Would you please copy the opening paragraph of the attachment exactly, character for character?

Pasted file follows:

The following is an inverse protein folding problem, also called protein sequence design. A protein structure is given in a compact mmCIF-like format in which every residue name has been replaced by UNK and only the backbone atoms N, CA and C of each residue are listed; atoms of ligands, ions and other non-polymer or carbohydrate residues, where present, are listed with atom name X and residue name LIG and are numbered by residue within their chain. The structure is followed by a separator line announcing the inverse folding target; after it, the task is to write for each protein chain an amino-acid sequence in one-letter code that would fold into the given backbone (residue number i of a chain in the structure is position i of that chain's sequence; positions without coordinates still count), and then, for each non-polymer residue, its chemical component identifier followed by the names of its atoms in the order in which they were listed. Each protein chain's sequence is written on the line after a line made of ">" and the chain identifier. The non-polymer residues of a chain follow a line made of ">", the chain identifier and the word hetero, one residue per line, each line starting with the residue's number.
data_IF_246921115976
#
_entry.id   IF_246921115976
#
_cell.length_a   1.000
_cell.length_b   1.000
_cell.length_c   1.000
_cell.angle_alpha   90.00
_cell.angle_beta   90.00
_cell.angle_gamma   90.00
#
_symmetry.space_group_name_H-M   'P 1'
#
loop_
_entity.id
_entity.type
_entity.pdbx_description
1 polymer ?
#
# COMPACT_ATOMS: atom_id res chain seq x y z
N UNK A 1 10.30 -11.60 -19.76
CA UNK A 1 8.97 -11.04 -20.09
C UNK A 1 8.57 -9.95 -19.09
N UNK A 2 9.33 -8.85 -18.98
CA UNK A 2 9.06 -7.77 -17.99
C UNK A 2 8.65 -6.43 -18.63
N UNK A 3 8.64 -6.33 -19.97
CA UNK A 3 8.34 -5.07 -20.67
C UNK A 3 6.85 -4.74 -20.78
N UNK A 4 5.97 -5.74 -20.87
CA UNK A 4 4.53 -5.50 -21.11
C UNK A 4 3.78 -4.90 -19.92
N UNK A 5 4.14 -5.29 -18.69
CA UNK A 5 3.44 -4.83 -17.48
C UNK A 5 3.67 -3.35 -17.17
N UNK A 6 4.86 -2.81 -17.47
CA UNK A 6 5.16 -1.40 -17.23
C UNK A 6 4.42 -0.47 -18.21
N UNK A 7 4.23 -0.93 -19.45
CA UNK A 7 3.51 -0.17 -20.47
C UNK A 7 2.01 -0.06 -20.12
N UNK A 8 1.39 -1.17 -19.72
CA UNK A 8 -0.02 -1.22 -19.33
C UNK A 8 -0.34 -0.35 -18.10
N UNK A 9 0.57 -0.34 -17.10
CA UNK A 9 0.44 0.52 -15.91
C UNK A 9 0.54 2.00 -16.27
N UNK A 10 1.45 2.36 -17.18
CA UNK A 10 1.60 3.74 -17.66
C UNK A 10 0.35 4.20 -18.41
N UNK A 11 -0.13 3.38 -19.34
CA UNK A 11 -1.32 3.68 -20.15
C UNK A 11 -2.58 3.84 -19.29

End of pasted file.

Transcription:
The following is an inverse protein folding problem, also called protein sequence design. A protein structure is given in a compact mmCIF-like format in which every residue name has been replaced by UNK and only the backbone atoms N, CA and C of each residue are listed; atoms of ligands, ions and other non-polymer or carbohydrate residues, where present, are listed with atom name X and residue name LIG and are numbered by residue within their chain. The structure is followed by a separator line announcing the inverse folding target; after it, the task is to write for each protein chain an amino-acid sequence in one-letter code that would fold into the given backbone (residue number i of a chain in the structure is position i of that chain's sequence; positions without coordinates still count), and then, for each non-polymer residue, its chemical component identifier followed by the names of its atoms in the order in which they were listed. Each protein chain's sequence is written on the line after a line made of ">" and the chain identifier. The non-polymer residues of a chain follow a line made of ">", the chain identifier and the word hetero, one residue per line, each line starting with the residue's number.